Elon Musk presided over the delivery of Tesla's first German-made cars to clients at the carmaker's €5 billion Gruenheide plant today.
This marks the start of the US company's inaugural European hub and the biggest investment in Germany's car industry in recent history.
The 30 clients and their families received their vehicles on-site through a glitzy, neon-lit Tesla branded exit, crowding around as Musk arrived.
"This is a great day for the factory," Musk said, describing it as "another step in the direction of a sustainable future".
German Chancellor Olaf Scholz, also in attendance, lauded the plant as a sign of progress and the future of the car industry.
Not everyone supports Tesla, however, with environmental groups gathering outside the plant with banners, pots and pans to express their concerns, ranging from the plant's high water use to the trees felled to build it.
Musk had hoped to begin output from the factory eight months ago, but local authorities in Germany said it had still been completed relatively swiftly despite licensing delays.
Tesla received the final go-ahead from local authorities on March 4 to begin production, provided it met several conditions, covering issues such as water use and air pollution control.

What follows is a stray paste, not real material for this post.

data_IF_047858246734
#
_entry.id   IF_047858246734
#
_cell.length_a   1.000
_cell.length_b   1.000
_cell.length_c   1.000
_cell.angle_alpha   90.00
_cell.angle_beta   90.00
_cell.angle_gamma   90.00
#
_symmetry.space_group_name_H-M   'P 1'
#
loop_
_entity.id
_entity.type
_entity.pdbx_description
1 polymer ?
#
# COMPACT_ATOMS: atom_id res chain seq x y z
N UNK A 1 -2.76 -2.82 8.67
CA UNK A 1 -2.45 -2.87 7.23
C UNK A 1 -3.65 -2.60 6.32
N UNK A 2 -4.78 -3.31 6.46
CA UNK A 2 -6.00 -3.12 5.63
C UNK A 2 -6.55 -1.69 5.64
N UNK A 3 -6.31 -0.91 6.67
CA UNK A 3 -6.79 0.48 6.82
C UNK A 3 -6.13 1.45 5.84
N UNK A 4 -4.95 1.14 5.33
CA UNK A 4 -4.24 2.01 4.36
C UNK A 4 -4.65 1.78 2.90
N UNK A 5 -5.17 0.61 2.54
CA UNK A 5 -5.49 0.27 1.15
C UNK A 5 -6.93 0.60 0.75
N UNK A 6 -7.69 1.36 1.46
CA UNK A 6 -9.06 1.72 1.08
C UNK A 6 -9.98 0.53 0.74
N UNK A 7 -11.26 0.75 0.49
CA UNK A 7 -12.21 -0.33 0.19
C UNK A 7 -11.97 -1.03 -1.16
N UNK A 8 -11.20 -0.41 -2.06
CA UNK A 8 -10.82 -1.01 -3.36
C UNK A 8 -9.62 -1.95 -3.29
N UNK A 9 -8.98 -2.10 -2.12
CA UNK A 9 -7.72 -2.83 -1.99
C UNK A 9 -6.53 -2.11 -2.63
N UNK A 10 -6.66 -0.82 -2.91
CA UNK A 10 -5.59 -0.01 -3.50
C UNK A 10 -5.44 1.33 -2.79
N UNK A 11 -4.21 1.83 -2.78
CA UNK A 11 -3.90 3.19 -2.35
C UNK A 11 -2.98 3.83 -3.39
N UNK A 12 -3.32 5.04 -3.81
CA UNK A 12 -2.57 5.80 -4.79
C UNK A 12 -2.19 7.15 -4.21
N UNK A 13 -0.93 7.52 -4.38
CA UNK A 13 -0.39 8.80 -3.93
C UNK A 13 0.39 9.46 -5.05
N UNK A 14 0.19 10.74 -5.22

"Some people didn't trust Germany could do this," regional finance minister Joerg Steinbach told rbb radio, adding: "We showed the world."
The chosen Tesla clients will receive the Model Y Performance configuration, a vehicle costing €63,990 with a 514km (320 miles) range, the company said, adding that new orders from the plant could be delivered from April.
Tesla said that around 3,500 of the plant's expected 12,000 workers have been hired so far.
The licensing delay meant Tesla had to service earlier European orders from its Shanghai factory, driving up costs.
"Makes a huge difference to capital efficiency to localize production within a continent," Musk tweeted.
At full capacity, the plant will produce 500,000 cars a year, more than the 450,000 battery-electric vehicles that German rival Volkswagen sold globally in 2021.
It will also generate 50 gigawatt hours (GWh) of battery power, surpassing all other plants Germany.
For now, Volkswagen still has the inside track in the race to electrify Europe's fleet, with a 25% market share to Tesla's 13%.
Musk has said ramping up production would take longer than the two years it took to build the plant.
JPMorgan predicted Gruenheide would produce around 54,000 cars in 2022, increasing to 280,000 in 2023 and 500,000 by 2025.
Volkswagen, which has already received 95,000 EV orders in Europe this year, is planning a new €2 billion EV plant alongside its Wolfsburg factory and six battery plants across Europe.
But its timeline lags Tesla's, with the EV factory to open in 2026 and the first battery plant in 2023.